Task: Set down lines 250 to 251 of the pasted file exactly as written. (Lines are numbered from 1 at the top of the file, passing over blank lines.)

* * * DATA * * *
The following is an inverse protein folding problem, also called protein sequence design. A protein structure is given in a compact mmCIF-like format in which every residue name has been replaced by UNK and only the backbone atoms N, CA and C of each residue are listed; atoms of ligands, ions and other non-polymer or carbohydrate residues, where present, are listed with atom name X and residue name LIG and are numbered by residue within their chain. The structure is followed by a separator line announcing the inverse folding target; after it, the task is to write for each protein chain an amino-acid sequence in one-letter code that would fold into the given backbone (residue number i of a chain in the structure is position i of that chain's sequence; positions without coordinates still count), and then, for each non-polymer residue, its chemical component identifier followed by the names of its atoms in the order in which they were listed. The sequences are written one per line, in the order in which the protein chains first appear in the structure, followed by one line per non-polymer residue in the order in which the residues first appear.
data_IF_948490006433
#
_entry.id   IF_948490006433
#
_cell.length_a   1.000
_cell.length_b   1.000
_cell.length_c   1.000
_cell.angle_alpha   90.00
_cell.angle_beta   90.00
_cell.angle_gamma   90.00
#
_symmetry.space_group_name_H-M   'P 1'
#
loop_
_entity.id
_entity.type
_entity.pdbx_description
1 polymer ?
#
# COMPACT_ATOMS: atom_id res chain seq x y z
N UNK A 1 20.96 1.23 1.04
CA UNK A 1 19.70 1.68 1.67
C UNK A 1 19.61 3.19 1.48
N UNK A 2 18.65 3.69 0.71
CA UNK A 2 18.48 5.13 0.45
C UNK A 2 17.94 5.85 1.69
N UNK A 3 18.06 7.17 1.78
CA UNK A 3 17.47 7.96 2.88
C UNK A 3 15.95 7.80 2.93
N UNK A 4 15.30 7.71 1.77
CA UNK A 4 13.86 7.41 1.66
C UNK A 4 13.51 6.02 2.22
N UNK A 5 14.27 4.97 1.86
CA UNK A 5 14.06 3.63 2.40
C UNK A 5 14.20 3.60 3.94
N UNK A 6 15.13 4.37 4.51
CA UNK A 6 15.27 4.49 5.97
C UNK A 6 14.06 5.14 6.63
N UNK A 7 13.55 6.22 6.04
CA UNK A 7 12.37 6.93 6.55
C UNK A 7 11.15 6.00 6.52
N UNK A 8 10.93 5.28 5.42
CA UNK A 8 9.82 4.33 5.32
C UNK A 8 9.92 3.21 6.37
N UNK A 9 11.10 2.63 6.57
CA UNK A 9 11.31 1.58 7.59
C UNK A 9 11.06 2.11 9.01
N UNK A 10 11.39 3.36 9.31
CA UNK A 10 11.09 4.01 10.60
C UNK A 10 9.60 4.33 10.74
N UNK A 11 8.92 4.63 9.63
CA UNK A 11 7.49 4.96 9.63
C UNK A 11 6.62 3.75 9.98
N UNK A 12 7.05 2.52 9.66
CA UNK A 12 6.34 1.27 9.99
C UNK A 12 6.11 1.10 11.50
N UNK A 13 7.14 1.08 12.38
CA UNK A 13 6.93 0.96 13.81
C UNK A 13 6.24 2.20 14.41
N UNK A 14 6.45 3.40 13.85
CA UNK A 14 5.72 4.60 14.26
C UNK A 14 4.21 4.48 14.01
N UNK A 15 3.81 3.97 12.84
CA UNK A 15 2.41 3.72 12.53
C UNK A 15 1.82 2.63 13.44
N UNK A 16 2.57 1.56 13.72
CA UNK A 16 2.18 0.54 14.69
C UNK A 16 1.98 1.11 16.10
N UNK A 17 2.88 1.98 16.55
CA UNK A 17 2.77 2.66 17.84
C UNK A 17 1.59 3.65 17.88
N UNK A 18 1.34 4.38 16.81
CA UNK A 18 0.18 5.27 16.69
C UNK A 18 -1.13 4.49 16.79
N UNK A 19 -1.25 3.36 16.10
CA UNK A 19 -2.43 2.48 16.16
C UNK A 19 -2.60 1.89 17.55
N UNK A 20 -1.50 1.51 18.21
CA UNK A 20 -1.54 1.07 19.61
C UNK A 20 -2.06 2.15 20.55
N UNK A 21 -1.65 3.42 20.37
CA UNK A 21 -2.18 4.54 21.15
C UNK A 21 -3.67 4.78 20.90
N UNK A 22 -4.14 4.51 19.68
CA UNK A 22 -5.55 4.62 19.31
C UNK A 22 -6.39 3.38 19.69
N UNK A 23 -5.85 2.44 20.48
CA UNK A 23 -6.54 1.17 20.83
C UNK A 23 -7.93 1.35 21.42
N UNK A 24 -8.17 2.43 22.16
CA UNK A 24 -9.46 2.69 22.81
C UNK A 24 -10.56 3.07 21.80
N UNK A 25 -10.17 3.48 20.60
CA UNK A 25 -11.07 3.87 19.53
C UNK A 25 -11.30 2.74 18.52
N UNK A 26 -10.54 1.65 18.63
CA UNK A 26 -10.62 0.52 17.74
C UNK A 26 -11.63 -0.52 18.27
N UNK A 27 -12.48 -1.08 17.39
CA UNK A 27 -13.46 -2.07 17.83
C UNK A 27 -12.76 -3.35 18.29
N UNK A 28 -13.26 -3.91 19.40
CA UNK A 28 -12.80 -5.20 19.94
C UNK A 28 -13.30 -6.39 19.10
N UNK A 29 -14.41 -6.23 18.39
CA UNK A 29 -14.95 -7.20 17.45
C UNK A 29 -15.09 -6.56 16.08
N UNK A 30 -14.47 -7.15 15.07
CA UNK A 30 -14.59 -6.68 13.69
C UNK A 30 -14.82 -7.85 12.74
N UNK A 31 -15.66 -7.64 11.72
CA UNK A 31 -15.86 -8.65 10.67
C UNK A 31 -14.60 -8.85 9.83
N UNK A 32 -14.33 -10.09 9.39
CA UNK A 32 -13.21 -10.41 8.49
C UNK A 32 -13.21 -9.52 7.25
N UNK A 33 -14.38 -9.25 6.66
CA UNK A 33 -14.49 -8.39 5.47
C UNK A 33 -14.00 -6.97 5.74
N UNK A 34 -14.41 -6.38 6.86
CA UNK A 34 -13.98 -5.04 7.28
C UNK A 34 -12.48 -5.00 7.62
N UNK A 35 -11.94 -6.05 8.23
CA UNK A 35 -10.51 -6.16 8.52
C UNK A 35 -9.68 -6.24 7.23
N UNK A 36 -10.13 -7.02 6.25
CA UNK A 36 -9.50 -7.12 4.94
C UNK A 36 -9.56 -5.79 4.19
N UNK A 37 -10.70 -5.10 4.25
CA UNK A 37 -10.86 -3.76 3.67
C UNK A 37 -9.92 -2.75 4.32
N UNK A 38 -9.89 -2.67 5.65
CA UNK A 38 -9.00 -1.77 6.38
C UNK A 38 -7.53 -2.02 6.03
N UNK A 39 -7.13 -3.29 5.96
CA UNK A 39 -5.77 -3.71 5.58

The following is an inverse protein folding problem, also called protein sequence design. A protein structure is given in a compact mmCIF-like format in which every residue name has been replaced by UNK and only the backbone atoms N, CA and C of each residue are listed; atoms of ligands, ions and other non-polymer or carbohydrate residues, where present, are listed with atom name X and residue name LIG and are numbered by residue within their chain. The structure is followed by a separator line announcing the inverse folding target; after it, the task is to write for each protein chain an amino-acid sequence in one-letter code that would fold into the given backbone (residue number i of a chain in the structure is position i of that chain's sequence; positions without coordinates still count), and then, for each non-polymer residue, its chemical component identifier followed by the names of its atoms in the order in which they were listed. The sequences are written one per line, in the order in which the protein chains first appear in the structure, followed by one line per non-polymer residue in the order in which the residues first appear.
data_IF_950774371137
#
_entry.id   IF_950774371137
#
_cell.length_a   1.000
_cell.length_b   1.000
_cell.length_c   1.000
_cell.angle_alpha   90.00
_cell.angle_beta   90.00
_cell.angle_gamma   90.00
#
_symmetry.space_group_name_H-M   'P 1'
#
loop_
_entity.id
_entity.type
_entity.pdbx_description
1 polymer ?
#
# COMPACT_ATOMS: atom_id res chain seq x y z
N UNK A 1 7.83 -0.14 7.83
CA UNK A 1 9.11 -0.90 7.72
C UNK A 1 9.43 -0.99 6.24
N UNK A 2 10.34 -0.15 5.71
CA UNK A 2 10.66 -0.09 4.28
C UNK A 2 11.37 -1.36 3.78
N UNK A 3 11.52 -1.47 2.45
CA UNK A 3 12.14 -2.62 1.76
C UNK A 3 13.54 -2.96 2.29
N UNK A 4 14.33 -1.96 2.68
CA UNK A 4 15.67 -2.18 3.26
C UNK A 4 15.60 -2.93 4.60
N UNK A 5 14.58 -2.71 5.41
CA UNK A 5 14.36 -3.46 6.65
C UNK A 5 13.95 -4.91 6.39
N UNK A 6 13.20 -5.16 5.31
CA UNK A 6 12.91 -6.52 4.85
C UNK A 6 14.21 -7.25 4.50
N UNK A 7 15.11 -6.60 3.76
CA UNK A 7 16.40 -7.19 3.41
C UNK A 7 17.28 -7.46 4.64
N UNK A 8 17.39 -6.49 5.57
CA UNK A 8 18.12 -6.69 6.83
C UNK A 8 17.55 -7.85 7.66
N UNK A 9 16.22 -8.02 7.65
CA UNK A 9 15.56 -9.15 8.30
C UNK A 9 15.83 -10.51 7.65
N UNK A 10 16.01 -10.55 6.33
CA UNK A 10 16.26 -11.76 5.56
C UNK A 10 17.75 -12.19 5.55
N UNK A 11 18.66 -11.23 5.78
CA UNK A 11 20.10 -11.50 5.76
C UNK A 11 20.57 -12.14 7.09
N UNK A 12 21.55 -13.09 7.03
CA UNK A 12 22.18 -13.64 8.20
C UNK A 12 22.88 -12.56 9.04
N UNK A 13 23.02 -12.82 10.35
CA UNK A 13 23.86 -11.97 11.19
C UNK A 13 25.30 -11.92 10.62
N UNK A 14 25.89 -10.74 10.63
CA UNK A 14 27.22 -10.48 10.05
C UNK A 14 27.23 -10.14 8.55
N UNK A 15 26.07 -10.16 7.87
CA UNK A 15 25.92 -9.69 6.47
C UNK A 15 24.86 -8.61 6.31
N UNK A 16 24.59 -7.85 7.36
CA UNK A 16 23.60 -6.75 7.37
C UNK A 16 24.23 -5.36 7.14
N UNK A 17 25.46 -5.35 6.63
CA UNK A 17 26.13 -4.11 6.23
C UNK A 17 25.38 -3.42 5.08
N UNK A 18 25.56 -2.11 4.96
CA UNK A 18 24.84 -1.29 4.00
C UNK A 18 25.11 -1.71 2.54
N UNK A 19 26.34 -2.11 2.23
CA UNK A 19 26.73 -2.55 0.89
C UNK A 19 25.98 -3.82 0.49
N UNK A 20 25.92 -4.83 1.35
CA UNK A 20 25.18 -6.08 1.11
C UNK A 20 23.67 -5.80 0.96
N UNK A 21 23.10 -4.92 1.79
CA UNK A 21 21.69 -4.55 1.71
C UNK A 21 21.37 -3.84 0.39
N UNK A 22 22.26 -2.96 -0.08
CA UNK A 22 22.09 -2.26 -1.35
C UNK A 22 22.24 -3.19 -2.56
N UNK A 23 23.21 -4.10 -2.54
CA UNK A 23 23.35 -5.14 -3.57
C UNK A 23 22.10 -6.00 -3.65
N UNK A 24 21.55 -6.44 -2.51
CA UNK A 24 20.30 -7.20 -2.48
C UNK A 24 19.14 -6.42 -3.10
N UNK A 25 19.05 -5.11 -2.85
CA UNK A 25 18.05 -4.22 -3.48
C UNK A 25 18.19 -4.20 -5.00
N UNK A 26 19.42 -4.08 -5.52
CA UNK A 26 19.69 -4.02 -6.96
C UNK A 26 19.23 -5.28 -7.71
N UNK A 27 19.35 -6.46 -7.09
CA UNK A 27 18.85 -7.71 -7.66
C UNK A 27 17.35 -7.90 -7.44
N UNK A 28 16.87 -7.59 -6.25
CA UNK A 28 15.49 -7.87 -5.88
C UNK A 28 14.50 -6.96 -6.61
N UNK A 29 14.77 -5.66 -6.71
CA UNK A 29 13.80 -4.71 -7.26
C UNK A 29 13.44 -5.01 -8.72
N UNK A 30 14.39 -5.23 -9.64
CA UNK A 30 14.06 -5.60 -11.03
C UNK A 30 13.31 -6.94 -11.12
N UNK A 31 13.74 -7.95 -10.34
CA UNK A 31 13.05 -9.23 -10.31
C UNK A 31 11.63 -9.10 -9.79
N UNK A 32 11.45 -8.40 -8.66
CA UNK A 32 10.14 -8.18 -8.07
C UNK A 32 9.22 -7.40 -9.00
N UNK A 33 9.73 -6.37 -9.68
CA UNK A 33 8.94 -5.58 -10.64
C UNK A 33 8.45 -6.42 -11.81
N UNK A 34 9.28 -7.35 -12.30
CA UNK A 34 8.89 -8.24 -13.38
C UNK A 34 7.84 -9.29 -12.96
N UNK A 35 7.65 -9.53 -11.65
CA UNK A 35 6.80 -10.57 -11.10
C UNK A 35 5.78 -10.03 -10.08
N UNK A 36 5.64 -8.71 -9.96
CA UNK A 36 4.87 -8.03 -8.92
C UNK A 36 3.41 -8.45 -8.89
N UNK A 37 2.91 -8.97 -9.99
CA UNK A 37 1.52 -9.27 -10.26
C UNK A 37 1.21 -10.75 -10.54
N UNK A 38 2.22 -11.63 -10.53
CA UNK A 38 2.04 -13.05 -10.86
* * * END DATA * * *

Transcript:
CA UNK A 31 13.05 -9.23 -10.31
C UNK A 31 11.63 -9.10 -9.79